While rocket science is notoriously tough to understand, a new book by an aerospace engineer shows it can be explained in a simple way. The book, "Rocket Science," discusses orbits and physics for readers as young as 6, and features eye-catching illustrations that people of all ages can appreciate.
The project has raised more than $35,000 on Kickstarter to print copies of the book, nearly doubling the $19,183 goal originally set, and there's still over two weeks to go, with contributions closing Dec. 6.
"'Rocket Science' is a tour of the latest in spacecraft technology and planetary exploration by real-life aerospace engineer Andrew Rader and illustrator Galen Frazer. Explaining the physics of space travel in a way that's easy to understand, the book is accessible to anyone. It's sure to ignite the imagination of kids of all ages, and even curious adults," the Kickstarter page says. [The Best Space Books for Kids!]
"Why do rockets use staging? What's an orbit? Is there gravity in space? How did we get to the moon? How would we get to Mars? How do we travel into deep space? Could we get to another star? These are just a few of the questions answered in 'Rocket Science,'" the Kickstarter description adds.
The book contains 42 illustrations and is targeted at children ages 6 to 10. It represents the third book collaboration between Rader and Frazer; the other two were titled "Epic Space Adventure" and "Mars Rover Rescue," and both were aimed at a young audience.
Some of the awards for supporting the Kickstarter campaign include an 18 x 24 illustrated poster of the entire solar system, a set of autographed books, a mission patch, a planet and moon sticker pack, an e-book and even a "secret bonus." Classrooms can contribute $275 or more to get a "bundle pack" that includes 30 copies of the book and a 20-minute space exploration Skype Q&A with Rader.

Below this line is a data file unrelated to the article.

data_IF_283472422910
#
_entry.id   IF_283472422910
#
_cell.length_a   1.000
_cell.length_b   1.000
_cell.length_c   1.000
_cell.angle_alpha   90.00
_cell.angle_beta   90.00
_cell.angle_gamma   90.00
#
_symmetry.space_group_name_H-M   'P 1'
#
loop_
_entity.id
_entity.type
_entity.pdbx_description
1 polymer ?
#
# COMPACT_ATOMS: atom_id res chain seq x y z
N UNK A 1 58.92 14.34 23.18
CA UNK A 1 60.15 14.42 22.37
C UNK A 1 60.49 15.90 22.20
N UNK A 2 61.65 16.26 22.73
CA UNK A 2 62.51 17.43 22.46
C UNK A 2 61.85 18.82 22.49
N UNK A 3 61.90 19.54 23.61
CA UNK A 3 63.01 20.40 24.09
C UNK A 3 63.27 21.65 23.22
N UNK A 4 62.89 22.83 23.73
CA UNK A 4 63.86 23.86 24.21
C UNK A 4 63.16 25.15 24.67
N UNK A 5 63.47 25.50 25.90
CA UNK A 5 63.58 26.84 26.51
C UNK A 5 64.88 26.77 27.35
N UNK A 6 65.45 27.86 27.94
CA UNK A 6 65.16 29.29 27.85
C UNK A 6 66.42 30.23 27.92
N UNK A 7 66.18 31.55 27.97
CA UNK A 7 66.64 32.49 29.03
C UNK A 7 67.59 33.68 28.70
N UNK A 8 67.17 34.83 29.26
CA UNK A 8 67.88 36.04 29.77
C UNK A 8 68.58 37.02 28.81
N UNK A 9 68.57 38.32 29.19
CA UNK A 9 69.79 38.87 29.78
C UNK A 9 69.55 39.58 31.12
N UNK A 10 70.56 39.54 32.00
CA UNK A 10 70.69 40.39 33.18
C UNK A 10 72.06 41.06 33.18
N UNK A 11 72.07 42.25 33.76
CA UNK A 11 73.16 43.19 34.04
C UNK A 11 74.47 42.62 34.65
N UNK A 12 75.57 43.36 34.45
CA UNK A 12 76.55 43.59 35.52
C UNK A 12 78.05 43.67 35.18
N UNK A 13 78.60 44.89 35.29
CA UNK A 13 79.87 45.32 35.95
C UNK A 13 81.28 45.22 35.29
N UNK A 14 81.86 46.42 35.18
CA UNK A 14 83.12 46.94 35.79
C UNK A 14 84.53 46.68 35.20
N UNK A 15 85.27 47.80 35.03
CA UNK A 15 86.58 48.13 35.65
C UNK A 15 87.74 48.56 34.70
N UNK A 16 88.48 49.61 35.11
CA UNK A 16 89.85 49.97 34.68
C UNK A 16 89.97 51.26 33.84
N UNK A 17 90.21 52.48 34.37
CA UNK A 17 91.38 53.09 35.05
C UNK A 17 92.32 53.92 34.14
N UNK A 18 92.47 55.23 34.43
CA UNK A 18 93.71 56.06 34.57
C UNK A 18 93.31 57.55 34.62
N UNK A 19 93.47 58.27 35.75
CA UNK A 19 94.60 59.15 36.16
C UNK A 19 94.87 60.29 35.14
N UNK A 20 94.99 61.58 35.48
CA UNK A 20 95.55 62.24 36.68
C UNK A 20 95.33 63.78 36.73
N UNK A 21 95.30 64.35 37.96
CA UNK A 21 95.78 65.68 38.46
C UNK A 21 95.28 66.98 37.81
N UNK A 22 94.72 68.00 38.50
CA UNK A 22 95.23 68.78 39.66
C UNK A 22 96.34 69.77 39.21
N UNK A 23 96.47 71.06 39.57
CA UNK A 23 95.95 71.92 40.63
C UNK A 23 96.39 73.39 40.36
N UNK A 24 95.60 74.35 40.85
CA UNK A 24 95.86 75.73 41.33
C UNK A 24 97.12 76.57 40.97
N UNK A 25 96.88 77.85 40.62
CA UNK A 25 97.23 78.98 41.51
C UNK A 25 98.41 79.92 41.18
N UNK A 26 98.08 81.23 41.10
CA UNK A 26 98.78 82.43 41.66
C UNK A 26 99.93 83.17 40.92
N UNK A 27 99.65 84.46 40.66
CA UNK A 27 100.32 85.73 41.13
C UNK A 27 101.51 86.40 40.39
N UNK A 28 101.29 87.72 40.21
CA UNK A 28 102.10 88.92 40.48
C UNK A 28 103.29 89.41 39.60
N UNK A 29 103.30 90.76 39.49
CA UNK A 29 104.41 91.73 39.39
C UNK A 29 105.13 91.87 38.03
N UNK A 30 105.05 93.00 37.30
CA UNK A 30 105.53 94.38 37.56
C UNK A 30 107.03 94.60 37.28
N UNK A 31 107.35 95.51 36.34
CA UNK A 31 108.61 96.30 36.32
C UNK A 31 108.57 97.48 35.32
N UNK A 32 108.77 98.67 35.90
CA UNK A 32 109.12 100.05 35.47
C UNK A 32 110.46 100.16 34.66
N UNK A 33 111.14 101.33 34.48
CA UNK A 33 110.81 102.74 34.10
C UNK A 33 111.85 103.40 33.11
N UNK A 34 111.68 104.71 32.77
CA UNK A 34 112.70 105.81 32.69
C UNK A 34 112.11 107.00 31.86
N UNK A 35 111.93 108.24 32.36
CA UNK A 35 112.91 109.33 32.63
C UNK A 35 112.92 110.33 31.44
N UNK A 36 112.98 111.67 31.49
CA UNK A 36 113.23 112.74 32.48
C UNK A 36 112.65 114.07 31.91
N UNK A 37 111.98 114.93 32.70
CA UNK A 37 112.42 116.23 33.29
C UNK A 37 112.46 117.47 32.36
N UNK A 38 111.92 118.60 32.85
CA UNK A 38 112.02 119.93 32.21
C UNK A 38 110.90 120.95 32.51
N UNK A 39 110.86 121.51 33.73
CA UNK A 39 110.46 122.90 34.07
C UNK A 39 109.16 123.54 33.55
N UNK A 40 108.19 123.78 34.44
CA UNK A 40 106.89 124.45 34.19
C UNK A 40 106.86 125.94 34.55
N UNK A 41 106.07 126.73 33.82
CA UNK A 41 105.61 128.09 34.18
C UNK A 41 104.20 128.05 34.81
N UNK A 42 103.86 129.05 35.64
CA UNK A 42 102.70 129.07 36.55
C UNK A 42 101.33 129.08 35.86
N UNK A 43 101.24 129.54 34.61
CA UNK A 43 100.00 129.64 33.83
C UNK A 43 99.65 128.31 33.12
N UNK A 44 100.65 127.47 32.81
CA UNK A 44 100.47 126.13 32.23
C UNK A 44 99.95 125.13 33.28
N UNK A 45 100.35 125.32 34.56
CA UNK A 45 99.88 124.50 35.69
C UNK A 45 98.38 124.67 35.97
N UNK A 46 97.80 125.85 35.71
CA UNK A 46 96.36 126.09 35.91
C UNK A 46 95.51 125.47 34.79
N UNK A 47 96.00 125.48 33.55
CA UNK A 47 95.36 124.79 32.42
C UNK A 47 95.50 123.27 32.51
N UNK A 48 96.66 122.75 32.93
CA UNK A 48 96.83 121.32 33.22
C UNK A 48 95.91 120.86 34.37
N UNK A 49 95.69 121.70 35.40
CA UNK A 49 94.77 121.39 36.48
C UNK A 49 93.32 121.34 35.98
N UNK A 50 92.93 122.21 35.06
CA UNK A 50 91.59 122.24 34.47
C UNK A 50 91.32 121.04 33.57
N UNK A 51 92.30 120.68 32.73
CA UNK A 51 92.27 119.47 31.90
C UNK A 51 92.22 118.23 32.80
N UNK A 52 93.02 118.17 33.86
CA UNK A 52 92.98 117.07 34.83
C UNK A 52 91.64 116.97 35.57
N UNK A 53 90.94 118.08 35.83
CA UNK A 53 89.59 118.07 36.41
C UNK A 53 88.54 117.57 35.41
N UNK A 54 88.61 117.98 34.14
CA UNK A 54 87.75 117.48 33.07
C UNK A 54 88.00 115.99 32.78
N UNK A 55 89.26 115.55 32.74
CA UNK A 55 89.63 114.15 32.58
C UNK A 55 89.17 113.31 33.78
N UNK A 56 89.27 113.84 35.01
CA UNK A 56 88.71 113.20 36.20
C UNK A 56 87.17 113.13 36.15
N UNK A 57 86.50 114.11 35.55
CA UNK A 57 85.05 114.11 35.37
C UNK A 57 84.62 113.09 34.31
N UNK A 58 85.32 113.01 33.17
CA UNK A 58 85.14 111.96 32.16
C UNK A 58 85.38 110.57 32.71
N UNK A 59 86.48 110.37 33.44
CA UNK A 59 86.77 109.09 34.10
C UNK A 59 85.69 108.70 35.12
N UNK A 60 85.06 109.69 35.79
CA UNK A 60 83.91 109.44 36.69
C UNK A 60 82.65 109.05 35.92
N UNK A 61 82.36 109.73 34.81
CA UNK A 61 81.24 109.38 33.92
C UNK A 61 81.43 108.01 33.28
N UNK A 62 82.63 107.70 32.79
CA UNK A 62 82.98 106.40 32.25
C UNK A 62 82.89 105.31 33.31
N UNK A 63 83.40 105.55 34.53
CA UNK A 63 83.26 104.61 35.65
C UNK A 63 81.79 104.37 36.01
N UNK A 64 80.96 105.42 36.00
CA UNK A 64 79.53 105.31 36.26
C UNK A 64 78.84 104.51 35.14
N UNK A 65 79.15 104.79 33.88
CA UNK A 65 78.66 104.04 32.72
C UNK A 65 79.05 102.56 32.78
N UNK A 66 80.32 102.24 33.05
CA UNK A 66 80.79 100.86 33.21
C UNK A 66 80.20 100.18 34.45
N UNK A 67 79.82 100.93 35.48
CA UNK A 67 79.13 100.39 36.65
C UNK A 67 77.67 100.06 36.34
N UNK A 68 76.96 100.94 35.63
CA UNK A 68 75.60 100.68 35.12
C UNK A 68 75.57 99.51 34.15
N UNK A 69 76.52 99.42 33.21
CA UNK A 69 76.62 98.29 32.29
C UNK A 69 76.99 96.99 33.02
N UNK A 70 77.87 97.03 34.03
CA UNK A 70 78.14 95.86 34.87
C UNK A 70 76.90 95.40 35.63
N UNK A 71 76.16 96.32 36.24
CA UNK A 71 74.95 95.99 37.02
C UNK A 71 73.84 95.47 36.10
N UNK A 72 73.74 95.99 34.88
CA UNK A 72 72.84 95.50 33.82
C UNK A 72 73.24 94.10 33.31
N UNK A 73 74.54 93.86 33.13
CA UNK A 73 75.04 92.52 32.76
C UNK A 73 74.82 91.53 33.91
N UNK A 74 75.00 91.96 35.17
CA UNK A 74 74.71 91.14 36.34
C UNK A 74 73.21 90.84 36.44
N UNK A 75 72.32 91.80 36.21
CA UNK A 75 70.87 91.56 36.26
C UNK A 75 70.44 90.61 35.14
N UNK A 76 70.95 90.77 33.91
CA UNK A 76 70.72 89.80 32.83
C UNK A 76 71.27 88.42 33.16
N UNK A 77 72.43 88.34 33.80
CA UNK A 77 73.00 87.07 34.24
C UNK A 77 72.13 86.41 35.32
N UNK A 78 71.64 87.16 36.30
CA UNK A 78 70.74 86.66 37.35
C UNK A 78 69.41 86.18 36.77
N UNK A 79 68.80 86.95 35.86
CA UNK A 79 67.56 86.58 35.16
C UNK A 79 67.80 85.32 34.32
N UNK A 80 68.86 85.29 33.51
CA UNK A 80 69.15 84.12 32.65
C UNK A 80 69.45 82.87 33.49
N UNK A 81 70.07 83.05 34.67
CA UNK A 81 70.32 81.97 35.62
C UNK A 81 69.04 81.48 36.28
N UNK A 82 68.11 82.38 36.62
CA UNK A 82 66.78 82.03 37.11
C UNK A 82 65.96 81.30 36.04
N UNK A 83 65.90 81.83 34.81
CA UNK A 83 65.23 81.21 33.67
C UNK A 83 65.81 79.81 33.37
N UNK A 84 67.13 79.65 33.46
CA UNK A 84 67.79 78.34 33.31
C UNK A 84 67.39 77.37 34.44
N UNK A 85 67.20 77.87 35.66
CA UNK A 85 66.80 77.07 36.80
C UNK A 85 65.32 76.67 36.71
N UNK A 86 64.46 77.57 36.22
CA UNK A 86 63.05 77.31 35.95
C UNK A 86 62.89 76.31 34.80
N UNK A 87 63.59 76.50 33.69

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Elizabeth Howell (she/her), Ph.D., is a staff writer in the spaceflight channel since 2022 covering diversity, education and gaming as well. She was contributing writer for Space.com for 10 years before joining full-time. Elizabeth's reporting includes multiple exclusives with the White House and Office of the Vice-President of the United States, an exclusive conversation with aspiring space tourist (and NSYNC bassist) Lance Bass, speaking several times with the International Space Station, witnessing five human spaceflight launches on two continents, flying parabolic, working inside a spacesuit, and participating in a simulated Mars mission. Her latest book, "Why Am I Taller?", is co-written with astronaut Dave Williams. Elizabeth holds a Ph.D. and M.Sc. in Space Studies from the University of North Dakota, a Bachelor of Journalism from Canada's Carleton University and a Bachelor of History from Canada's Athabasca University. Elizabeth is also a post-secondary instructor in communications and science at several institutions since 2015; her experience includes developing and teaching an astronomy course at Canada's Algonquin College (with Indigenous content as well) to more than 1,000 students since 2020. Elizabeth first got interested in space after watching the movie Apollo 13 in 1996, and still wants to be an astronaut someday. Mastodon: https://qoto.org/@howellspace